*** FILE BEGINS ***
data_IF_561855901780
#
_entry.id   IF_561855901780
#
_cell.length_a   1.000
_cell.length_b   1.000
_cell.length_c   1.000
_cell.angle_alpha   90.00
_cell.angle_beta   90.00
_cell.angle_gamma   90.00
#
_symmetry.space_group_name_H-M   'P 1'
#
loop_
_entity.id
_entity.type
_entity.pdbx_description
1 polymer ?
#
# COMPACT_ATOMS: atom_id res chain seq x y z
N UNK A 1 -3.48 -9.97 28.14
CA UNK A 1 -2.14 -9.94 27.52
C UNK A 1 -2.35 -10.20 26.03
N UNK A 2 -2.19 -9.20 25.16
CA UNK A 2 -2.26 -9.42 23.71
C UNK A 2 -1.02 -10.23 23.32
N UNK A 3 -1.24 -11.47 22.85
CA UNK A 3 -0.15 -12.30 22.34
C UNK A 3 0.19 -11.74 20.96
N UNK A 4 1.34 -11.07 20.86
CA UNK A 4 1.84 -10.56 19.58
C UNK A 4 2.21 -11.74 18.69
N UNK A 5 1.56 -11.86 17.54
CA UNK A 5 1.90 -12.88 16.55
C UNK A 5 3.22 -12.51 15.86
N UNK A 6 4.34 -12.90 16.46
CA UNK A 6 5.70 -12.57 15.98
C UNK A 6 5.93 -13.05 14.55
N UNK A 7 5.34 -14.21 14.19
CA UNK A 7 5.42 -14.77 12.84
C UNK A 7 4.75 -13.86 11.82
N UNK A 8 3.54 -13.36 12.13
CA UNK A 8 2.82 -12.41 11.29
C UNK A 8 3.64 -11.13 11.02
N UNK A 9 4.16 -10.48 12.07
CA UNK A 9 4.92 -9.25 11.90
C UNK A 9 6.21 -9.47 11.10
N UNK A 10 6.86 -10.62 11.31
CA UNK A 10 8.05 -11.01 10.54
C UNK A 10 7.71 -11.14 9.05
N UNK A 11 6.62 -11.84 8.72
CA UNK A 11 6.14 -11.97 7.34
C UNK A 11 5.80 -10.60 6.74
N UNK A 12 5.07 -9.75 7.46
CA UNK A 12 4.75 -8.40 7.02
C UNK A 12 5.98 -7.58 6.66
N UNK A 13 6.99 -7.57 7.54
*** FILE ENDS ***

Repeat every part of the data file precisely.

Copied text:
data_IF_561855901780
#
_entry.id   IF_561855901780
#
_cell.length_a   1.000
_cell.length_b   1.000
_cell.length_c   1.000
_cell.angle_alpha   90.00
_cell.angle_beta   90.00
_cell.angle_gamma   90.00
#
_symmetry.space_group_name_H-M   'P 1'
#
loop_
_entity.id
_entity.type
_entity.pdbx_description
1 polymer ?
#
# COMPACT_ATOMS: atom_id res chain seq x y z
N UNK A 1 -3.48 -9.97 28.14
CA UNK A 1 -2.14 -9.94 27.52
C UNK A 1 -2.35 -10.20 26.03
N UNK A 2 -2.19 -9.20 25.16
CA UNK A 2 -2.26 -9.42 23.71
C UNK A 2 -1.02 -10.23 23.32
N UNK A 3 -1.24 -11.47 22.85
CA UNK A 3 -0.15 -12.30 22.34
C UNK A 3 0.19 -11.74 20.96
N UNK A 4 1.34 -11.07 20.86
CA UNK A 4 1.84 -10.56 19.58
C UNK A 4 2.21 -11.74 18.69
N UNK A 5 1.56 -11.86 17.54
CA UNK A 5 1.90 -12.88 16.55
C UNK A 5 3.22 -12.51 15.86
N UNK A 6 4.34 -12.90 16.46
CA UNK A 6 5.70 -12.57 15.98
C UNK A 6 5.93 -13.05 14.55
N UNK A 7 5.34 -14.21 14.19
CA UNK A 7 5.42 -14.77 12.84
C UNK A 7 4.75 -13.86 11.82
N UNK A 8 3.54 -13.36 12.13
CA UNK A 8 2.82 -12.41 11.29
C UNK A 8 3.64 -11.13 11.02
N UNK A 9 4.16 -10.48 12.07
CA UNK A 9 4.92 -9.25 11.90
C UNK A 9 6.21 -9.47 11.10
N UNK A 10 6.86 -10.62 11.31
CA UNK A 10 8.05 -11.01 10.54
C UNK A 10 7.71 -11.14 9.05
N UNK A 11 6.62 -11.84 8.72
CA UNK A 11 6.14 -11.97 7.34
C UNK A 11 5.80 -10.60 6.74
N UNK A 12 5.07 -9.75 7.46
CA UNK A 12 4.75 -8.40 7.02
C UNK A 12 5.98 -7.58 6.66
N UNK A 13 6.99 -7.57 7.54